|         Insertions |          Deletions |              Query |     Reversed query
          --------------------------------------------------------------------------------------------
           Run 0  |           3460.4ms |           2575.7ms |             69.7ms |             93.7ms
           Run 1  |           1223.7ms |           1772.9ms |             64.3ms |             57.4ms
           Run 2  |           1416.7ms |            744.3ms |             25.8ms |             27.9ms
           Run 3  |            673.0ms |            298.5ms |             39.3ms |             29.4ms
           Run 4  |            470.5ms |            666.8ms |             31.7ms |             25.4ms
           Run 5  |            303.0ms |            591.8ms |             34.9ms |             26.4ms
           Run 6  |            512.9ms |            293.0ms |             26.3ms |             28.1ms
           Run 7  |            437.2ms |            595.0ms |             39.0ms |             24.8ms
           Run 8  |            295.6ms |            494.2ms |             32.5ms |             23.7ms
           Run 9  |            533.8ms |            258.7ms |             32.7ms |             25.6ms
           Avg    |            932.7ms |            829.1ms |             39.6ms |             36.2ms
           8 last |            580.3ms |            492.8ms |             32.8ms |             26.4ms
          

          So, it's sane again (the query is a lot faster than the writes because my test do the insert/deletes sequentially one at a time, I was mostly interested by read time anyway). It's worth noting that it's not really that our current "centered" interval tree implementation is bad in itself, it's just that you can't add new interval once built which make it ill-suited for range tombstones (but it's fine for our other use case of storing sstables).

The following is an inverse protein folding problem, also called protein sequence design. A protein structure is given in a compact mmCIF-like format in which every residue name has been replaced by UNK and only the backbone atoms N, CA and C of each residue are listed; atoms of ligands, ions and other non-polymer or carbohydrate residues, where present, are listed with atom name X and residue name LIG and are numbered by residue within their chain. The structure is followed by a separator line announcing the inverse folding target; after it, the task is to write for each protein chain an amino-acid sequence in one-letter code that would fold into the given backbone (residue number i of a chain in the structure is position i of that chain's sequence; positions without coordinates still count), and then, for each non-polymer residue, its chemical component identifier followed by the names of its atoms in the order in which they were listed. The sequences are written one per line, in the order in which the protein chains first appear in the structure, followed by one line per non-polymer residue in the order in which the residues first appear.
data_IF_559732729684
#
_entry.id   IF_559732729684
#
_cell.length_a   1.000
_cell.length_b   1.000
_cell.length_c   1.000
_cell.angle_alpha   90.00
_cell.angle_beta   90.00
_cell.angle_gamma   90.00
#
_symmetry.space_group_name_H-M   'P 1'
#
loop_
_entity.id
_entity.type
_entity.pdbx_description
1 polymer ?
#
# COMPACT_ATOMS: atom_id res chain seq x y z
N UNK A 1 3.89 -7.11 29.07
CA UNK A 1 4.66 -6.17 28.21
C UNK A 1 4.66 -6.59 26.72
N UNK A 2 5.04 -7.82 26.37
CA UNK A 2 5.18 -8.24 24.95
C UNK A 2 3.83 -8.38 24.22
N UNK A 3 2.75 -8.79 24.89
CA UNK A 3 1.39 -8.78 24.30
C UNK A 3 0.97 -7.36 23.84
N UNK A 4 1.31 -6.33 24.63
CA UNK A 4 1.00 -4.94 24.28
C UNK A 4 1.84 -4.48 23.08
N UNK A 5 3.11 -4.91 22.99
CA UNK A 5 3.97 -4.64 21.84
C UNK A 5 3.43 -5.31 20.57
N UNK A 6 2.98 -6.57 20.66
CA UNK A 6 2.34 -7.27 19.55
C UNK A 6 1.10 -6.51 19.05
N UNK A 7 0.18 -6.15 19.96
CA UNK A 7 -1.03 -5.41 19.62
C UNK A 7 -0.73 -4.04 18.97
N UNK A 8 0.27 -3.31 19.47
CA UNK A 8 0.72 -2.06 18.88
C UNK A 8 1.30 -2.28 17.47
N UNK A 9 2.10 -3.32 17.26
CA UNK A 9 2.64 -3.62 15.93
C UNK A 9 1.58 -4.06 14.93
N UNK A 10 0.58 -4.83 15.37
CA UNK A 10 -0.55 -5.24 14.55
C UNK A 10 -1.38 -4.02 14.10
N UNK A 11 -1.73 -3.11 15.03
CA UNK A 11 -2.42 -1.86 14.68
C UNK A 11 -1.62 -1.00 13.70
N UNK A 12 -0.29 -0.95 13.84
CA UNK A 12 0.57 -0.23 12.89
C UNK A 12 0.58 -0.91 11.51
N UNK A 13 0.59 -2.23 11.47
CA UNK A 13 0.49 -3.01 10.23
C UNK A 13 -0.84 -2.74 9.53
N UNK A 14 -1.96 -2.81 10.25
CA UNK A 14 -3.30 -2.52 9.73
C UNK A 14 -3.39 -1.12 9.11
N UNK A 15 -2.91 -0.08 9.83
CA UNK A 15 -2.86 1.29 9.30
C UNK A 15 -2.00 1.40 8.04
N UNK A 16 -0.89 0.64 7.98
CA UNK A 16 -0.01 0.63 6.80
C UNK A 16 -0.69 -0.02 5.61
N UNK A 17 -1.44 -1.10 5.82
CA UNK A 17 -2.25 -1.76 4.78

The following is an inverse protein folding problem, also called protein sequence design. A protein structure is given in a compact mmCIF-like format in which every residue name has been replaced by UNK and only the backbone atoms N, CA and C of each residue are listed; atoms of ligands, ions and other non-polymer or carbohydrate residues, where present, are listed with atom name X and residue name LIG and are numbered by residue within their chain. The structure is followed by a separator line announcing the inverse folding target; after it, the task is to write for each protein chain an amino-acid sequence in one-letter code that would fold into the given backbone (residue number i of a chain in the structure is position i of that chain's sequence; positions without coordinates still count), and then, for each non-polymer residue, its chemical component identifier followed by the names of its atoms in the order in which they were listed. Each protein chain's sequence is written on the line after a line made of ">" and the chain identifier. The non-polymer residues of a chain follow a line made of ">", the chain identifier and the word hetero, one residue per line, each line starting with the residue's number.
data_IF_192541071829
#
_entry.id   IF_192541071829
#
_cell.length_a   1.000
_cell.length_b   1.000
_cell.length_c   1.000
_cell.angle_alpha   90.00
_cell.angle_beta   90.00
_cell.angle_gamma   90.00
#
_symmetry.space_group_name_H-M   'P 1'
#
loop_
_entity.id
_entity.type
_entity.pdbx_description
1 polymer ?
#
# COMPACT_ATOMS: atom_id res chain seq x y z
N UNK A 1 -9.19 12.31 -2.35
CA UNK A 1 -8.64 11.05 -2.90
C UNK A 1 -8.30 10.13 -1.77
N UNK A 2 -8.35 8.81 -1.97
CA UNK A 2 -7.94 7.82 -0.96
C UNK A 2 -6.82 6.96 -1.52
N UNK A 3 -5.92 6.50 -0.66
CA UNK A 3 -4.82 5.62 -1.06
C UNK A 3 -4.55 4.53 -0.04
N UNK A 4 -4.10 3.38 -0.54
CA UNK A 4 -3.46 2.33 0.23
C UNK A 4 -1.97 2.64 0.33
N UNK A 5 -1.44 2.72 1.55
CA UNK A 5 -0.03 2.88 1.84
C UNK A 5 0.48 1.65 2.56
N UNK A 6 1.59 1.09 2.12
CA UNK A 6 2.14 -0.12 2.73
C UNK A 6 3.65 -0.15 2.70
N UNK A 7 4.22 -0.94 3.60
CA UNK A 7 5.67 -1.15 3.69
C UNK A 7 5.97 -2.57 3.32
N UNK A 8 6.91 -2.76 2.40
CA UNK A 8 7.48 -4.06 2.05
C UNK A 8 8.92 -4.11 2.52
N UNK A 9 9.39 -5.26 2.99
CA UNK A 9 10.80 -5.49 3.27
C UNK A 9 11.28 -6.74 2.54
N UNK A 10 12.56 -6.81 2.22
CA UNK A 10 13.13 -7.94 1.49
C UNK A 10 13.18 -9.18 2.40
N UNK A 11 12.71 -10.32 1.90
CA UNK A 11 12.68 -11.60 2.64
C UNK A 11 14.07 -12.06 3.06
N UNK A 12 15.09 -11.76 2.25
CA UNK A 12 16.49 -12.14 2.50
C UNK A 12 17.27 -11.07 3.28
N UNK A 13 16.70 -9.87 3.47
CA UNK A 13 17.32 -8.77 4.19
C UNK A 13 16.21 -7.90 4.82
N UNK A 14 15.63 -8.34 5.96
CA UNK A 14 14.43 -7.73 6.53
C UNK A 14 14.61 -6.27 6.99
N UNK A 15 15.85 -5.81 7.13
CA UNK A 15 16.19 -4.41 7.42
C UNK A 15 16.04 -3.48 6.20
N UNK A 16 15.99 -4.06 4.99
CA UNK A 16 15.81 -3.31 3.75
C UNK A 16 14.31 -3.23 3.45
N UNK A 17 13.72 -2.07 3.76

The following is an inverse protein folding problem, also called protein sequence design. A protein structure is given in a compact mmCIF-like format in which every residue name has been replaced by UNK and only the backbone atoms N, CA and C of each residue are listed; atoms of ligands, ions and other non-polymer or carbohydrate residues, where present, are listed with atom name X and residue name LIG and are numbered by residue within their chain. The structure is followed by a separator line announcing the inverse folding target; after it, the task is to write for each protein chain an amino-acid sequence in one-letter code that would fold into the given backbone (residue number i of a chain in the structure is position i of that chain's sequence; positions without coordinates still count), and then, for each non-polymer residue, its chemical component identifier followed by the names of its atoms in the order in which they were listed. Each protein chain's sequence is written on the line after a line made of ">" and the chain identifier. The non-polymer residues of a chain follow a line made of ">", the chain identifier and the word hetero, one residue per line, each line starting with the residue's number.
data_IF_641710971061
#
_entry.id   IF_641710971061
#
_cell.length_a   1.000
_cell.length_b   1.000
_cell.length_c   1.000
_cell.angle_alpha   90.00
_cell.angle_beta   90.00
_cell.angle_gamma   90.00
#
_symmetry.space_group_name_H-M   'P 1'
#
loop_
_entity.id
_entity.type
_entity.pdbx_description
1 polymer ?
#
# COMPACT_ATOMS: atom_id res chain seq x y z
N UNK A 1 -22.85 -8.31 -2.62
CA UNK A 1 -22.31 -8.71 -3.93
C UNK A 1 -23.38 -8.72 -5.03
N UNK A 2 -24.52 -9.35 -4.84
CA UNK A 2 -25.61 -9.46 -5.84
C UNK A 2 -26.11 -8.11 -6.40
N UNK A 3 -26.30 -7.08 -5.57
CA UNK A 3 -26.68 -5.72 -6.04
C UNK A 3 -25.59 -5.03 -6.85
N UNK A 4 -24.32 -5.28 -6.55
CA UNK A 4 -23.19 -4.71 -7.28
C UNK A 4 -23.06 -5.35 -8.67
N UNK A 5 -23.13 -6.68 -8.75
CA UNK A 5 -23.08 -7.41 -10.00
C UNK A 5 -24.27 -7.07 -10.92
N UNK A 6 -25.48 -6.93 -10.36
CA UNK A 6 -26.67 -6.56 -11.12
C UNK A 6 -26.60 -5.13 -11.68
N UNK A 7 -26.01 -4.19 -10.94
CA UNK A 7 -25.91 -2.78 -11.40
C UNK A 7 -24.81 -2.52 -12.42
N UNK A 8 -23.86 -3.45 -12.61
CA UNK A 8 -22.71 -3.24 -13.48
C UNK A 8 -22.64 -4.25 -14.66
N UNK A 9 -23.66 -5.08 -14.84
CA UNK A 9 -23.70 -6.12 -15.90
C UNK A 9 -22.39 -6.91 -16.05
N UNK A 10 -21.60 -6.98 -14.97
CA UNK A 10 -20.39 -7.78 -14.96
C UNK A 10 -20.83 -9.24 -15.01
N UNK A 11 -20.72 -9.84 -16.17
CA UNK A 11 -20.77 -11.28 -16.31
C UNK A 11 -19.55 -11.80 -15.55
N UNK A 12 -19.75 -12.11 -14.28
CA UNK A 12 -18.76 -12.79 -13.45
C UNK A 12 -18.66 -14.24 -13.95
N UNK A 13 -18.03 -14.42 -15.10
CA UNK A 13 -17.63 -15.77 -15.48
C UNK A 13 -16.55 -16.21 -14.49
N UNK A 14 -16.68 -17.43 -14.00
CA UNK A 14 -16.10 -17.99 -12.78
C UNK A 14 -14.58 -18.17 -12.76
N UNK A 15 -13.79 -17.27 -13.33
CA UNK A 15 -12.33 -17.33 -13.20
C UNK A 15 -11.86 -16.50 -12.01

However, as hinted in my previous comment, we can do better and generally improve our handling of range tombstones by using the following properties:

          1. we don't care about overlapping range tombstone. If we have say the following range tombstones: [0, 10]@3, [5, 8]@1, [8, 15]@4 (which we currently all store as-is), then we'd be fine just storing: [0, 8]@3, [8, 15]@4. And in fact, storing the latter is more efficient (we have less ranges) and would simplify some things slightly (for the ColumnIndexer for instance, by knowing it can only have one "open" range tombstone at any time).
          2. During reads, we'll read range tombstone in sorted order, so we can use that fact to speed up their insertion to the DeletionInfo the same way we do it in ArrayBackedSortedColumns for columns.
          3. If we have a lot of range tombstones for a column family (which we can), the DeletionInfo can start to represent quite a lot of memory/objects, because each range tombstone is a separate object that has yet another DeletionTime object, plus the IntervalTree structure. We could do something along the lines of CASSANDRA-5019, but it's a lot easier in that case because the use we do of range tombstone is a lot more controlled.

          So, I've pushed a patch at https://github.com/pcmanus/cassandra/commits/5677 with what I have in mind. Instead of providing a generic IntervalTree implementation, it adds a specialized RangeTombstoneList (I take better name suggestions) structure just for range tombstones. That structure keeps range tombstones as a sorted list, and when adding a new range, it only adds the relevant part (it stores only [0, 8]@3, [8, 15]@4 if the 3 tombtones of my example above are added). It also tries to be reasonably memory efficient (which makes the implementation slightly more verbose that could probably be, but it's well contained in the RangeTombstoneList class so I think it's worth it overall) and optimize for the "inserts tombstone in sorted order" case. The result of the test above with that patch (N=10K to compare it to Fabien's patch):

                  |         Insertions |          Deletions |              Query |     Reversed query